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The Shocking Truth... About Shock

The Shocking Truth... About Shock

It is essential to shock your swimming pool when opening your pool in the spring along with regular pool maintenance during your swimming season. Pool shock is also known as granular or powdered chlorine and is used to remove bacteria, kill algae and any other micro-contaminants. Shock is also used when your chlorine level is low and needs to be boosted quickly. The main reason that you should shock your pool is to break up the chloramine molecules that can give off a strong chlorine smell and cause red eyes.

Frequently Asked Questions About Pool Shock

Broadcasting shock directly to pool.

When should I shock the pool? Shocking is best to do at night when the sun has gone down. There are a few reasons for this time frame. Most shocks require 8-10 hours of circulation before anyone can swim in the pool. It is also best to shock when the sun is not out because the sun can eat up the shock if it is not stabilized.

How often should I shock the pool? It is recommended that people should superchlorinate (shock) their pool every 7-10 days in order to make sure the pool remains clean and clear. Even if your pool chlorine levels are reading in the normal range there may be times that you want to shock your pool in order to keep it clean and safe. After heavy rain or wind storms, heavy pool use and after water change it is recommended to shock your pool.

How do I shock my pool? In order to determine how to shock you pool, you need to know the gallons in your swimming pool. The best way to determine how much shock would go in your pool is to read the back of the label. Once an amount is determined, the label instructions will explain the best way to put it into your pool. Shock should be broadcasted across the pool or be poured into a bucket full of water and stirred to dissolve.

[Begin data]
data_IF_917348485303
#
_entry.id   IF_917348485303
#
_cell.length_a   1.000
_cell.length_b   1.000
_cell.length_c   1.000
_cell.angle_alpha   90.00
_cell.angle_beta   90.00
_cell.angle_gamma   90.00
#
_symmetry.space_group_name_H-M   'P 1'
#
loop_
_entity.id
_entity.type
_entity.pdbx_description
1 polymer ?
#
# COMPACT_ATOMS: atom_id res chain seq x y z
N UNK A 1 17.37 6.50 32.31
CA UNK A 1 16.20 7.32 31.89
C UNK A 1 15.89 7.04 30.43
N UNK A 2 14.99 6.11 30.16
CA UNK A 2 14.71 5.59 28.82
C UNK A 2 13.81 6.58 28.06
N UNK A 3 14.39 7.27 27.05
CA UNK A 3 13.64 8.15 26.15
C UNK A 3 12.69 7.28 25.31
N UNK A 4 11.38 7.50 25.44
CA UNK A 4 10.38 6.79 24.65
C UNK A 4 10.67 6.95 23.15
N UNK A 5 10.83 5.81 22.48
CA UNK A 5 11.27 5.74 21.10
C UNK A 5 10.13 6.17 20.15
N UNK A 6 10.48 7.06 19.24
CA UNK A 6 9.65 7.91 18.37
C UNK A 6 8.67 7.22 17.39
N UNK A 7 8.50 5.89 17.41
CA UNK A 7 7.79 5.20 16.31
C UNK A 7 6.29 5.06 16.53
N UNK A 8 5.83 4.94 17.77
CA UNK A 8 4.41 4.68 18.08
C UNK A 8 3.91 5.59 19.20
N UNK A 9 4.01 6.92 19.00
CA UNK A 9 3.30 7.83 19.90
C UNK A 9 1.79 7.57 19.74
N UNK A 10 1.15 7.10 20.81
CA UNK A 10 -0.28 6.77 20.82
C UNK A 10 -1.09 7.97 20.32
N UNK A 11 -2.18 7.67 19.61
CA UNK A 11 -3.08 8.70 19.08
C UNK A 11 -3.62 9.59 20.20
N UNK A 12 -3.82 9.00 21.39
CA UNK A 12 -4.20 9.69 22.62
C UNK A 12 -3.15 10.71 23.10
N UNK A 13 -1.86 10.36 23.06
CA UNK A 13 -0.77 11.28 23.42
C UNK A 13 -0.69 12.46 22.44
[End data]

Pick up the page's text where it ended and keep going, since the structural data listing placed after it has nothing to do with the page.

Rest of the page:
Robelle Powdered Shock is the industry standard for high-concentration Cal. Hypo. Shock

Safety tips for Pool Shock

There are a few tips to follow when using, dispersing and storing pool shock.

  • Do not mix shock with any other shock or any other type of chemical.
  • Do not leave half full bags of pool shock. Always use the entire bag.
  • Add shock to pool water; do not add pool water to shock.

Types of pool shock available

There are a variety of types of swimming pool shock available. Here is some information about the different kinds of swimming pool shock available:

Calcium Hypochlorite Shock (cholrine shock) This is one of the more commonly used shocks that contains between 65% and 73% available chlorine depending on the brand. This shock can be broadcasted across the pool surface. It is a slow-dissolving shock so it may not completely dissolve right away. Calcium is added to the pool when using this shock. There is an 8 hour wait time before swimming so it is best to put this shock in later in the day when you are done using the swimming pool.

Non-Chlorine Shock allows swimmers in as little as fifteen minutes.

Multi-Purpose Shock This granular shock has up to 63% available chlorine and contains cyanuric acid which is a chlorine stabilizer that protects the chlorine from being burned off by the sun. It also contains additional additives that helps keep your water clean and sanitized.

Potassium Monopersulfate (non-chlorine shock) This type of shock contains no chlorine and does not kill bacteria. It is an oxidizer made up of potassium salt. Non-chlorine shock oxidizes the organic waste and helps clarify pool water allowing the free chlorine to do its job of attacking bacteria and algae instead. Generally this shock only requires a 15 minute wait time before swimming and can be added at any point during the day.

Most pool shocks are available in convenient one pound bags. Whatever type of pool shock you decide to use, please remember to follow the manufacturer’s instructions to keep your pool clean and safe.